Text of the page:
On the world stage, momentous events are unfolding. The USA, UK, and France have bombed Syria risking confrontation with Russia. The Israelis are more than a little concerned about Iranian involvement in Syria. And on the Korean peninsula, peace between N and S is on the cards, spreading prosperity and more energy consumption for all. On the second tier, oil production in Venezuela and Mexico continues to tank. No one should be surprised, therefore, that Brent has breached $74/bbl. The only thing standing in the way of another severe oil price spike is the N American frackers going back more seriously to work. They may one day be joined by frackers in Saudi Arabia, China, and Russia.
The chart below from the February OMR is one of the more important produced by the IEA showing the balance between supply and demand leading to either stock draw or additions. So important, in fact, that I have decided to leave it there from the last report 2 months ago so that it can be compared with the equivalent chart from the April OMR that is reproduced just below it.
The difference between the two charts is quite subtle but with dramatic impact. Data revisions result in crude oil stock draws for 7 quarters backdated from 4Q 18. This has meant that the IEA now sees OECD crude oil stocks at the 5-year mean at the present day. The momentum of the trend will see OECD crude oil stocks shooting to the low side. Even higher oil prices may be on their way.
Readers should note that since January 2018 I have been employed as a consultant at ETH Zurich. ETH are a well-kept secret, but are in fact the number 10 ranked university in the world, up there with CalTech, MIT and Imperial College. My intention is, with Roger's help, to keep the blog going but with my significantly reduced participation. I will be aiming for reduced quantity but increased quality and impact. This edition of vital statistics therefore is abbreviated to bullet points - that may actually serve as an advantage to readers. Neil Mearns, who now works at Cornwall Insight updates the Google Sheets data base that the live charts read.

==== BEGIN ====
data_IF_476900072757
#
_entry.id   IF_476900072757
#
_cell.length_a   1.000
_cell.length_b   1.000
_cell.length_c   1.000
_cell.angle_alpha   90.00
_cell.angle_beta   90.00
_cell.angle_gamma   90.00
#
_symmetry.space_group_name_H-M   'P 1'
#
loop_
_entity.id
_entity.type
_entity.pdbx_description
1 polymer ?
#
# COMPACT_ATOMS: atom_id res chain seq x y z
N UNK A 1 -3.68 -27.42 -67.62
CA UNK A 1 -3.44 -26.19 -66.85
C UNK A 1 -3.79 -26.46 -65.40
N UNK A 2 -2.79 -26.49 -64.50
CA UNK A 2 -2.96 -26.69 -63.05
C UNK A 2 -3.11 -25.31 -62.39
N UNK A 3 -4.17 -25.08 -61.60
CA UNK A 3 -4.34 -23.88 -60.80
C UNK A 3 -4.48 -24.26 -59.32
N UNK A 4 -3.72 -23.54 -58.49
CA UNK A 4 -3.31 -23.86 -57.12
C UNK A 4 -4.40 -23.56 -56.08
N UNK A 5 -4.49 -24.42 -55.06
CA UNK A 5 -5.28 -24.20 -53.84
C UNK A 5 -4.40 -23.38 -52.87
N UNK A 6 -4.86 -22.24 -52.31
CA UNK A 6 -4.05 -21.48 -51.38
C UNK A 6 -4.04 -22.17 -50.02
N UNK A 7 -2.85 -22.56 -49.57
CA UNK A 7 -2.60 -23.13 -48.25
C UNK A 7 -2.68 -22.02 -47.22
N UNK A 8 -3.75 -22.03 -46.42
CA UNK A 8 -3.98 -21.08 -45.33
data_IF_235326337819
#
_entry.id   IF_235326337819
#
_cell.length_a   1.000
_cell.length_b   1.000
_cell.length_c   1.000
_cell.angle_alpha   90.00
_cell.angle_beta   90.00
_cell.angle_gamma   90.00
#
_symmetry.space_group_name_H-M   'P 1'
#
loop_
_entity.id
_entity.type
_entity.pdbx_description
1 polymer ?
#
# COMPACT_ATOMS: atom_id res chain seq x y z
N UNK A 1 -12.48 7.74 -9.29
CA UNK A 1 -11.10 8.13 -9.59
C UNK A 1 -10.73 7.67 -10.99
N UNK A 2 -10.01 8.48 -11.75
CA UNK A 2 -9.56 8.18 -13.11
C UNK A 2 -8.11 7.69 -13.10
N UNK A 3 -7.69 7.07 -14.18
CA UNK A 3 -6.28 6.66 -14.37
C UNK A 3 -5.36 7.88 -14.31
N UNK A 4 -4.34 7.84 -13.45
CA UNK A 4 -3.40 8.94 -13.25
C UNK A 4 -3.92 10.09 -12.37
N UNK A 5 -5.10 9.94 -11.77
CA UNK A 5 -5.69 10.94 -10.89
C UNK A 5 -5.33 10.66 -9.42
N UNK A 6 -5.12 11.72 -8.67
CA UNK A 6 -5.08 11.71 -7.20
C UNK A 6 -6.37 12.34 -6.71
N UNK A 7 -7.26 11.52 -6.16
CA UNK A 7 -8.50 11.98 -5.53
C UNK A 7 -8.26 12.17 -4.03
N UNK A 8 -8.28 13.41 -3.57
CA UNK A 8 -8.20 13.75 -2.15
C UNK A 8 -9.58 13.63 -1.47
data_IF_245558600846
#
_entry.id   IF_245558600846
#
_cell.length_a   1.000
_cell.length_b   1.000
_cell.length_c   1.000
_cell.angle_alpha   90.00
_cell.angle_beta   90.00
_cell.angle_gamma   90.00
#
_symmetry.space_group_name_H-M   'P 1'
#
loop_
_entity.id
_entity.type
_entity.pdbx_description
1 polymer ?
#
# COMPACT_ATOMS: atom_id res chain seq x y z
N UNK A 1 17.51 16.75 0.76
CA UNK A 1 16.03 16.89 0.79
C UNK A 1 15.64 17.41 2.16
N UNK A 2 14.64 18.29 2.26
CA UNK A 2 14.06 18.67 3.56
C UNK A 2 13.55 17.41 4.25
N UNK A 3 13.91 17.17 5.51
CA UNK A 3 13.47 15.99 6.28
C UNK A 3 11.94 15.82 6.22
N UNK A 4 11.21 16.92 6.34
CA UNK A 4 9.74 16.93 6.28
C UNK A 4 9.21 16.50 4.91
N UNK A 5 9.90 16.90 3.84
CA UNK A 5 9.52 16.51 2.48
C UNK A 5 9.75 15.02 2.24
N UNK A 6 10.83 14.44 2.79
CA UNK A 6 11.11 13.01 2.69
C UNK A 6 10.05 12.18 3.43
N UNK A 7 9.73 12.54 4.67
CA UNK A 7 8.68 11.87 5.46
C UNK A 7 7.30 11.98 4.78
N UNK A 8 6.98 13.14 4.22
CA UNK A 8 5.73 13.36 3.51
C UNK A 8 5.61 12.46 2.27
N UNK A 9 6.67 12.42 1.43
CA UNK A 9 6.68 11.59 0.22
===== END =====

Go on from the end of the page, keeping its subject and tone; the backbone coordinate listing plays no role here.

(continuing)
Note that Vital Statistics is produced using the Global Energy Graphed database employing Google Sheets. Since these graphs are live, they will update automatically in future as more data are added, meaning that the narrative of this post will no longer match the data in the months ahead.
Oil price data updated to 30 April 2018 using data from the EIA.
Figure 1 Oil prices are heading higher since the double bottom of January 2016. The WTI - Brent spread, a symptom of the high oil price era has re-opened.
Figure 2 Longer term view of daily oil price. Note how the Brent-WTI spread was a feature of the high oil price era.
Figure 3 WTI minus Brent. At its peak, the spread reached $30 per barrel. Is this a significant indicator of things to come?
Rig count charts for North America, the USA, South America, The North Sea, and OPEC are shown below. Additional charts for Europe, The Middle East, Africa and Asia-Oceania can be found here.
Rig counts provided by Baker Hughes are updated to 27th April 2018 for N America and to March 2018 for all the rest.
Figure 4 Stacked area chart showing North America total rig count. Not much to comment on here.
Figure 5 Stacked area chart of US Total rig count showing the oil - gas split. Signs that the US rig count is picking up pace with a renewed marginal shift towards gassy plays.
Figure 6 Same data as above but plotted as an unstacked line chart. The response of US frackers returning to work is so far very muted. But the efficiency of what they are doing must be factored in.
Figure 7 US rig count broken out by sedimentary basin / petroleum systems play. The Permian play in Texas remains by far the most important.
Figure 8 Drilling has slumped in the North Sea to a record low since 1995. Precious little sign yet of a drilling revival in the North Sea.